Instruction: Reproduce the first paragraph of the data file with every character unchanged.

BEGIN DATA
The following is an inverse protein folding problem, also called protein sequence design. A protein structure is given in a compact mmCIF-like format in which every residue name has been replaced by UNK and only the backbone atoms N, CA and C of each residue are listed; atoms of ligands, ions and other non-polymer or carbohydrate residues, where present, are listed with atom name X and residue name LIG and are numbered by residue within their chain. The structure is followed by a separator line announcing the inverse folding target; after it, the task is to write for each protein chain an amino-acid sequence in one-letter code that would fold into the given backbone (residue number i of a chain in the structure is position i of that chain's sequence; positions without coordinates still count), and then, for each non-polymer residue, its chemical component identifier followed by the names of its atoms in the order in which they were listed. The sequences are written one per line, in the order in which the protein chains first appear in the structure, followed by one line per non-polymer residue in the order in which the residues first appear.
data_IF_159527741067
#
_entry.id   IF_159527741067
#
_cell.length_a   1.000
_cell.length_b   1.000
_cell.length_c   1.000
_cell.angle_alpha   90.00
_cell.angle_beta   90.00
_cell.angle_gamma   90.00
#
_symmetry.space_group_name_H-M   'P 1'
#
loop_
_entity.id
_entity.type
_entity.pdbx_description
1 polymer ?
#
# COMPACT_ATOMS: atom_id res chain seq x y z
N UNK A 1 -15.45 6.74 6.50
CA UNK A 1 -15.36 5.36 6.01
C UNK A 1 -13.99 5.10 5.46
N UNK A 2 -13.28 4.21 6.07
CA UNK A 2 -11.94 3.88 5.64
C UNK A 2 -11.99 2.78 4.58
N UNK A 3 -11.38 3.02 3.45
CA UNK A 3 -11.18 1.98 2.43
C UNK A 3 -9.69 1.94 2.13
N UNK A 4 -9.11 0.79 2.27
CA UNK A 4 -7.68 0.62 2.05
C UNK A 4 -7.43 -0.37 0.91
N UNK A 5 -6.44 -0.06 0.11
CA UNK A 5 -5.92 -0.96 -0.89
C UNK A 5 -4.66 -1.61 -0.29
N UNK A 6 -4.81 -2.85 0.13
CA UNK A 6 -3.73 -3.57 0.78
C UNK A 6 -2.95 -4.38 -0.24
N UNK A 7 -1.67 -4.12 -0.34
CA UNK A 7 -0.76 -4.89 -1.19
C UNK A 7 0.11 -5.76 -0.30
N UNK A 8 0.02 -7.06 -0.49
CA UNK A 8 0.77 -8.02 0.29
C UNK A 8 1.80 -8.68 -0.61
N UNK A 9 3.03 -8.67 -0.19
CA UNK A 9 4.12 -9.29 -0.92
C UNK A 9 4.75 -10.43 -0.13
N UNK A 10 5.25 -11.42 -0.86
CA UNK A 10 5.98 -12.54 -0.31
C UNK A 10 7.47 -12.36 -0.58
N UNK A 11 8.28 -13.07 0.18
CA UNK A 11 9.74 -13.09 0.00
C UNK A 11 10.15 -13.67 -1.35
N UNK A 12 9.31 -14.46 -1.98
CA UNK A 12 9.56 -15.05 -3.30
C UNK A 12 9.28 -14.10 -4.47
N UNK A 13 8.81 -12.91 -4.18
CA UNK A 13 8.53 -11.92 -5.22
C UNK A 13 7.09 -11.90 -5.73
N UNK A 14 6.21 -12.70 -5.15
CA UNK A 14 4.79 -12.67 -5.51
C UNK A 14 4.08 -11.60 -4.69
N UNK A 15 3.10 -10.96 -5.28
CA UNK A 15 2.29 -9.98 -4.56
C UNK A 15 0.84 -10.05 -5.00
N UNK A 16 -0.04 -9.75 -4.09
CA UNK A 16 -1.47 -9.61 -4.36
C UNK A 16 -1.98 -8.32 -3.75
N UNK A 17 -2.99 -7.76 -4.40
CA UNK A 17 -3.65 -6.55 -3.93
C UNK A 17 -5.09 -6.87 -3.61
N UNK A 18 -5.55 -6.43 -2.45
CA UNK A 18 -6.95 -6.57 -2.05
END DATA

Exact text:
The following is an inverse protein folding problem, also called protein sequence design. A protein structure is given in a compact mmCIF-like format in which every residue name has been replaced by UNK and only the backbone atoms N, CA and C of each residue are listed; atoms of ligands, ions and other non-polymer or carbohydrate residues, where present, are listed with atom name X and residue name LIG and are numbered by residue within their chain. The structure is followed by a separator line announcing the inverse folding target; after it, the task is to write for each protein chain an amino-acid sequence in one-letter code that would fold into the given backbone (residue number i of a chain in the structure is position i of that chain's sequence; positions without coordinates still count), and then, for each non-polymer residue, its chemical component identifier followed by the names of its atoms in the order in which they were listed. The sequences are written one per line, in the order in which the protein chains first appear in the structure, followed by one line per non-polymer residue in the order in which the residues first appear.